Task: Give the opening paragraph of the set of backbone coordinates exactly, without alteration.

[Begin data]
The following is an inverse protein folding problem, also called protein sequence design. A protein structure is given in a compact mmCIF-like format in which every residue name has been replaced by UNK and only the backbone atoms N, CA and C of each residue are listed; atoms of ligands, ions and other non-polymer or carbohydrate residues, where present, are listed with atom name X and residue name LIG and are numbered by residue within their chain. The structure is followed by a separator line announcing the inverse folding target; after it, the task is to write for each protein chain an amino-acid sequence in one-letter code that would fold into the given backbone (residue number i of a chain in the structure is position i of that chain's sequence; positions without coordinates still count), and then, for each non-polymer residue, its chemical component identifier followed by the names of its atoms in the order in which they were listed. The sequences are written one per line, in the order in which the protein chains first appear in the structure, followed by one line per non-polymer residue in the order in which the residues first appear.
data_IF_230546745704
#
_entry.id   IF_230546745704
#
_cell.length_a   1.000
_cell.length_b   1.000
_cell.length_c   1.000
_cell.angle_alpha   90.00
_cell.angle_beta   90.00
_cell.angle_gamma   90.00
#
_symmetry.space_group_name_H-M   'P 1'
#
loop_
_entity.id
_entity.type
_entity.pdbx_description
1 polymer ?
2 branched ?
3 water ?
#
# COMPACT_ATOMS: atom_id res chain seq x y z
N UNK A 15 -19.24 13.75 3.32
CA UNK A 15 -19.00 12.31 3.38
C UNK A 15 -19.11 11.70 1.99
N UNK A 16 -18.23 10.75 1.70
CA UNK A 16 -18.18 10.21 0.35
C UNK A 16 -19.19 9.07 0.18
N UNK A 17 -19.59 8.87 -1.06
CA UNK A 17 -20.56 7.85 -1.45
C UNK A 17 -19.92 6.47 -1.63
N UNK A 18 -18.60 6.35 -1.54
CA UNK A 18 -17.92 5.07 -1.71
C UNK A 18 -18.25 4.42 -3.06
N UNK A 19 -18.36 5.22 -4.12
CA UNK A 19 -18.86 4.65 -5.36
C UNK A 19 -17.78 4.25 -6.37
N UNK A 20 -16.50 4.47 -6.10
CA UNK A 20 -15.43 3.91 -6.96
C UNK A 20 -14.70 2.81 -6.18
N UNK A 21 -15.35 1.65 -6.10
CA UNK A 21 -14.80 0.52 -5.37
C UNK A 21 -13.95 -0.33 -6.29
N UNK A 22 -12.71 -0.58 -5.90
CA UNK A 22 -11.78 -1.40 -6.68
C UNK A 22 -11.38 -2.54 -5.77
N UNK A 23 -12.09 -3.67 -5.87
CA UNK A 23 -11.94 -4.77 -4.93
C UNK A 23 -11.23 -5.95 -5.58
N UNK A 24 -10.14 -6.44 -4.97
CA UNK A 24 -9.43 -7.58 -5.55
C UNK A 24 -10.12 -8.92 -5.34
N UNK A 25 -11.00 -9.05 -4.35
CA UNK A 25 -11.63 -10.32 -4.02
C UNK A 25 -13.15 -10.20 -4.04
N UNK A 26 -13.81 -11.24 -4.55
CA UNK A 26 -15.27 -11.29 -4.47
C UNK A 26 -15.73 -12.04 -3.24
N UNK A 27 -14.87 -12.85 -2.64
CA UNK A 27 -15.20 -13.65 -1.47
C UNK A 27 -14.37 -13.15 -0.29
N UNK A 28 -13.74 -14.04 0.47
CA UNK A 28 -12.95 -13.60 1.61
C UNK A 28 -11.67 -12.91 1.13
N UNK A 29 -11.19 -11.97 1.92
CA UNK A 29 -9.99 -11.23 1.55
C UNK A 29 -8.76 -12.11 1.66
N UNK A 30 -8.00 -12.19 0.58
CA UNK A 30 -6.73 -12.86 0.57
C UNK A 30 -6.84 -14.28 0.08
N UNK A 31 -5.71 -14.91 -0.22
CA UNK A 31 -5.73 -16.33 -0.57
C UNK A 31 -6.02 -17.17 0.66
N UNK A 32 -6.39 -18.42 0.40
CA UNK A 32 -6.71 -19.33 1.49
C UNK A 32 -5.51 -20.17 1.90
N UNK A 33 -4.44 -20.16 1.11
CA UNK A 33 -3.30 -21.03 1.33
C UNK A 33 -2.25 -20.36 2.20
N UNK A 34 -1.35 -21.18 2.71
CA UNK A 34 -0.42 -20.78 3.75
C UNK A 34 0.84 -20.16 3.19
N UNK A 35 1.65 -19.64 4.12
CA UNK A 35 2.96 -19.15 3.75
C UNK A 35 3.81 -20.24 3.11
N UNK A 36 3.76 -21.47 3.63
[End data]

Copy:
The following is an inverse protein folding problem, also called protein sequence design. A protein structure is given in a compact mmCIF-like format in which every residue name has been replaced by UNK and only the backbone atoms N, CA and C of each residue are listed; atoms of ligands, ions and other non-polymer or carbohydrate residues, where present, are listed with atom name X and residue name LIG and are numbered by residue within their chain. The structure is followed by a separator line announcing the inverse folding target; after it, the task is to write for each protein chain an amino-acid sequence in one-letter code that would fold into the given backbone (residue number i of a chain in the structure is position i of that chain's sequence; positions without coordinates still count), and then, for each non-polymer residue, its chemical component identifier followed by the names of its atoms in the order in which they were listed. The sequences are written one per line, in the order in which the protein chains first appear in the structure, followed by one line per non-polymer residue in the order in which the residues first appear.